Apple Sprite Kit Demo

With Xcode 5 Apple is releasing Sprite Kit, a great new tool for making 2D games that abstracts away a lot of boilerplate.

I threw together a quick demo using the Apple Adventure game as a reference. The code referenced in this blog post can be found here:

As you scan through the code, you will notice that most of it is located in OLMyScene.h. With 541 lines of code, you are able to get a big bang for your buck! This is because Sprite Kit does most of the work for you. All you have to concentrate on is the logic of your game and the graphics.

Atlas Folders

One of the interesting features of Sprite Kit is the .atlas folder. Place a group of photos (i.e. a series of graphics for an action like “Goblin_Walk”) in the folder and Xcode will automatically create an atlas file when the application is packaged. You can see this by going to the package contents and opening one of the atlas folders. You will notice that all of the images are combined into a single image with some corresponding xml used to reference the original images.

The images are packed together and arranged in a way that results in less disk usage. Additionally, with less files to load from disk, you have better performance.

Note that -(void)loadWorldData is used initially to load all atlas and particle files before the demo begins. When these files are needed later, they are copied from memory rather than reloaded from disk:

SKEmitterNode *archerProjectile = [_archerProjectile copy];

This helps to ensure you are maintaing a good frame rate.

Partical Files

Another cool feature of Sprite Kit is the ability to create particle files and completely customize them. In Xcode, open up the Particle Files folder under Resources and view the .sks files to see this in action.

Note that for the ArcherProjectile particle file, I found that the particle would not travel nicely through the world (i.e. create a long trail) when “fired” by the Hero. This was solved by setting the target node to the world:

-(void)fireAtAntagonist {
  archerProjectile.targetNode = _world;

Action Chaining

One of my favorite features of Sprite Kit is the ability to chain actions together and attach them to an SKSpriteNode.

For example, when launching the spaceship, I want a few events to happen:

  1. I want the spaceship to follow a path that I calculate based on the position of all Antagonists in view, but I want this path to start on the left side of the screen and end on the right with a total time of 4 seconds.
  2. At the same time, when the spaceship is half way through its path (2 seconds in), I want all antagonists to be “killed” making it appear as if the spaceship has blown them up.
  3. After 4 seconds, when the spaceship has exited the screen, I want it to be removed from the world and released.

All of this can be achieved with the following:

  // Launch spaceship
  [_spaceship runAction:[SKAction group:@[[SKAction followPath:path asOffset:false orientToPath:YES duration:4],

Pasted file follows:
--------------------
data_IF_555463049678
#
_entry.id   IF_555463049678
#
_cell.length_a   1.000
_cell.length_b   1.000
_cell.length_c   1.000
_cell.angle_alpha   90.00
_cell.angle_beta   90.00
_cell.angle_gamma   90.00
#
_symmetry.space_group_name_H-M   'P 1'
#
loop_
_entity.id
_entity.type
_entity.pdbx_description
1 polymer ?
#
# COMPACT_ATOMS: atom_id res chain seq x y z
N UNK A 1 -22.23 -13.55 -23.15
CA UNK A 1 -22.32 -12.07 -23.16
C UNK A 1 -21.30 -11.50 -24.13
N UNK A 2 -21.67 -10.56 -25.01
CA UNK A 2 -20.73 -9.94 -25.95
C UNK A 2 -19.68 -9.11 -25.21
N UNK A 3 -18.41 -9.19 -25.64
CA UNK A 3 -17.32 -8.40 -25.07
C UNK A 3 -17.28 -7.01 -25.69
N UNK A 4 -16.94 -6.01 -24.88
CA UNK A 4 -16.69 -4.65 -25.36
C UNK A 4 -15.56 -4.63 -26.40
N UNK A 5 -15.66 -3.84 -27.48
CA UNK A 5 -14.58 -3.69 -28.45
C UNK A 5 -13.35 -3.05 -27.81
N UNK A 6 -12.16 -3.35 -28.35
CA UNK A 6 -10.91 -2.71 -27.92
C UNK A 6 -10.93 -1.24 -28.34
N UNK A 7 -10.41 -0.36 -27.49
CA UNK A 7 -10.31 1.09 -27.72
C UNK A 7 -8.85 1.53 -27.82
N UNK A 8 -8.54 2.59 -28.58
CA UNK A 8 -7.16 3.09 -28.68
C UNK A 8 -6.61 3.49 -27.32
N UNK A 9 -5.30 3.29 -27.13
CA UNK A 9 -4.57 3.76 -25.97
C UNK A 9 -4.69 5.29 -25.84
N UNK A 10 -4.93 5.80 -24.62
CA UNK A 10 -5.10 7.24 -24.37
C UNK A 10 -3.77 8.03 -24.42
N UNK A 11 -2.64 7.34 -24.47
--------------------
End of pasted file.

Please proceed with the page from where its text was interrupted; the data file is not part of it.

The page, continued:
[SKAction sequence:@[[SKAction waitForDuration: 2],
                                                               [SKAction runBlock:^{[self killAllAntagonists];}],
                                                               [SKAction waitForDuration: 2],
                                                               [SKAction removeFromParent]]]]]];


Most of the code is self explanatory, with the update loop being used continuously to update the Hero and Antagonists. The physics callback of the render loop is not used here, but it is worth noting that I am using physics to prevent the characters from overlapping and to detect collisions:

- (void)createMoreAntagonists {
  // Set collision physics
  antagonist.physicsBody = [SKPhysicsBody bodyWithCircleOfRadius:50];
  antagonist.physicsBody.categoryBitMask = ColliderTypeAntagonist;
  antagonist.physicsBody.collisionBitMask = ColliderTypeProjectile | ColliderTypeAntagonist | ColliderTypeHero;
  antagonist.physicsBody.contactTestBitMask = ColliderTypeProjectile;

Defining the physical boundary of an object, setting the types of objects it can collide with, and deciding when to trigger collision events are all one liners. You can respond to collision events by implementing the didBeginContact method:

- (void)didBeginContact:(SKPhysicsContact *)contact {
  SKNode *bodyA = contact.bodyA.node;
  SKNode *bodyB = contact.bodyB.node;

  // Check for Hero projectile to Antagonist collision.  If found, blow up Antagonist
  if ([bodyA isKindOfClass:[SKEmitterNode class]] && [bodyB isKindOfClass:[OLAntagonist class]])
    [self blowUpAntagonist:(OLAntagonist *)bodyB];
  else if ([bodyB isKindOfClass:[SKEmitterNode class]] && [bodyA isKindOfClass:[OLAntagonist class]])
    [self blowUpAntagonist:(OLAntagonist *)bodyA];

End Result

Below is a screenshot of what to expect!

background image

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